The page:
I haven't found much time for cooking lately, let alone blogging, which is why I've been away for so long. But I have something that's very news worthy! Well, two things, one of which I will share immediately (because it just can't wait!) and the other...possibly tomorrow?
Here it is. I did it. I finally did it. I made jam! Now this may not be a big deal for those of you who 1) Are avid jam makers and really don't see the big deal about boiling down fruit and sugar & 2) Are not as obsessed with fruit preserves and jam as I am. I know I've been yammering on and on for almost a year about how much I wanted to try canning but was holding out until summer when there is an abundance of fruit. So here it is: Summer. I still had my reservations, the fear of jam not setting and the jar sterilization process was almost enough to make me
run sprint the other way. But the moment I walked into the grocery store and saw a sale on ruby red strawberries, I really didn't have a choice but to buck up and just do it.
I recently had a conversation with a friend of mine about jam and I confessed something that I had never really realized about myself. I am a fruit preserve, conserve, jam, jelly, you-name-it hoarder. I am. Whenever I'm at the farmer's market or at a specialty food store and I find jars of what is essentially fruit spread I MUST have it. Now that's not really where the problem is. It's that when I bring the jars home, I don't have the heart to open them and this is especially true if it's an uncommon or interesting flavor of jam. Meyer lemon? Two, please. Lavender Peach? Absolutely. Nectarine Plum? YES.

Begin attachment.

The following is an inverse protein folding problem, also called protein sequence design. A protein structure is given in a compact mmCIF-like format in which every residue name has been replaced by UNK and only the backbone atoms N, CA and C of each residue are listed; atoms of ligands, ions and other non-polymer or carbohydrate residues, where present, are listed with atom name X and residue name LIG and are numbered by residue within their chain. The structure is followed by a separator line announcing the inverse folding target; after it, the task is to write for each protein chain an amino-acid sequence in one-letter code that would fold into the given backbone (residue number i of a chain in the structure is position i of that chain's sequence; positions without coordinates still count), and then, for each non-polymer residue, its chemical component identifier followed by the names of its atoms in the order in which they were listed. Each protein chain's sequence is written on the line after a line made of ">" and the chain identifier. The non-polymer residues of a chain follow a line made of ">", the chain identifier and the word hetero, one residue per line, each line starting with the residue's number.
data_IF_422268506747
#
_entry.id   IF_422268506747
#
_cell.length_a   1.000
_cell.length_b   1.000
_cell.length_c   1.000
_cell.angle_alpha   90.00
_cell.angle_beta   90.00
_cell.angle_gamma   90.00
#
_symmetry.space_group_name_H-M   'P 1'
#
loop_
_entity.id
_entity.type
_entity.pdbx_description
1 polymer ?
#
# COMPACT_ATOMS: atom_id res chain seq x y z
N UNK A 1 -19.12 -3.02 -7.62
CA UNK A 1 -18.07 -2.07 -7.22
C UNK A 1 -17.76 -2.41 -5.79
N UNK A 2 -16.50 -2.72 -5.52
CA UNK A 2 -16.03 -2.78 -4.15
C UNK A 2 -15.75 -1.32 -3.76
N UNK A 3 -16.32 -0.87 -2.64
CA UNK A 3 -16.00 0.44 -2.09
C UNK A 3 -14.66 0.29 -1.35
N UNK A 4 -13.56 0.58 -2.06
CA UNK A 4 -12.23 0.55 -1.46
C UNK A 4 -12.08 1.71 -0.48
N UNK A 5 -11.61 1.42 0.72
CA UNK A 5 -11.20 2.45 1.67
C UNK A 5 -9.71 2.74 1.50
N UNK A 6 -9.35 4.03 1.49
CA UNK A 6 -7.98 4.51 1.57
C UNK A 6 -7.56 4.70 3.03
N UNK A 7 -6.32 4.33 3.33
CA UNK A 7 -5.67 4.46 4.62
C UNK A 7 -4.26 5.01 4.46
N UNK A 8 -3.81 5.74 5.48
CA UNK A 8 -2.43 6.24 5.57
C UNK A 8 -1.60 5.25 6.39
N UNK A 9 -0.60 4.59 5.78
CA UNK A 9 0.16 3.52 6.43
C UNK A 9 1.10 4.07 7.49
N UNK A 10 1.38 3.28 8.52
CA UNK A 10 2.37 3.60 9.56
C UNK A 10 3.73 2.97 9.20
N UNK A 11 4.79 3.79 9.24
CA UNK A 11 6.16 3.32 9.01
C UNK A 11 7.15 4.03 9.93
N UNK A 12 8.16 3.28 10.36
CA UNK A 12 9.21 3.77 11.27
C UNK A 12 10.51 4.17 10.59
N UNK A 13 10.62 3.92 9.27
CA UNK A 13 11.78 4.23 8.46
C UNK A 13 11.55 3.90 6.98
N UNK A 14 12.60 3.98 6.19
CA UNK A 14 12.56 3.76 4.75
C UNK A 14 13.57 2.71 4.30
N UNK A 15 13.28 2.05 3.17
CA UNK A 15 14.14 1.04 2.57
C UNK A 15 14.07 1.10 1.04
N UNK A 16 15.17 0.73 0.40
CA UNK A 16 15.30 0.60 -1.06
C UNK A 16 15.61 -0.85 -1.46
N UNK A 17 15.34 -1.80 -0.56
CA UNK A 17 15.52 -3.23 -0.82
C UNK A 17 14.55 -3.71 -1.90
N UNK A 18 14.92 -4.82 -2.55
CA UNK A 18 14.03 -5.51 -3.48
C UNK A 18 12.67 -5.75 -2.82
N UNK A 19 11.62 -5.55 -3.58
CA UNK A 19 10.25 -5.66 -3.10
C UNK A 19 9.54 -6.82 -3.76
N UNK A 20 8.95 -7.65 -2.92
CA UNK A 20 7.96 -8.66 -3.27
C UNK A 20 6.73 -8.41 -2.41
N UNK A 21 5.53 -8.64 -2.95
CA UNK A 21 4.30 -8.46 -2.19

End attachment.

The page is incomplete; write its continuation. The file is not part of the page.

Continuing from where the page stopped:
See the problem?
Though, I can't possibly be the only one with this addiction.
Anyways, I won't know for sure if my rookie jam excursion was a success or not until morning when it has fully cooled and (hopefully) set, but my fingers are crossed.
I've had my sights set on making jam every since I came across Food In Jars--it's a really good read if you're interested in canning and preserving. I followed one of her recipes for an "Urban Preserving" portion of strawberry and vanilla jam. I didn't have the heart to use vanilla bean on my first go around so I decided to make the classic combination of strawberry and rhubarb while still following the general guidelines for her recipe.
Here it is:
Strawberry & Rhubarb Jam
3/4 cup chopped strawberries
1/4 cup chopped rhubarb
1 1/2 cup sugar, divided
1 lemon, zested and juiced
Wash, hull, and chop the strawberries. Toss them in 1 cup of sugar and allow them to macerate for at least 3 hours.
While you prepare/ sterilize the jars, pour the macerated strawberries into a pot and add the remaining cup of sugar and bring to boil (about 5 minutes). Simmer for about 15 minutes or until the jam reaches 220 degrees (this is if you're at sea level). During the last five minutes of cooking, add the lemon zest and the juice.
Once the jars have been prepared, remove from heat and pour the jam into your jars. Wipe the rim, top with the rings and the lid and place in your canner for 10 minutes.
Let them cool on a towel lined counter top. Once cooled, remove the rings and check the seal.
Store the sealed jars in a cool, dark place.
Makes about two cups of jam.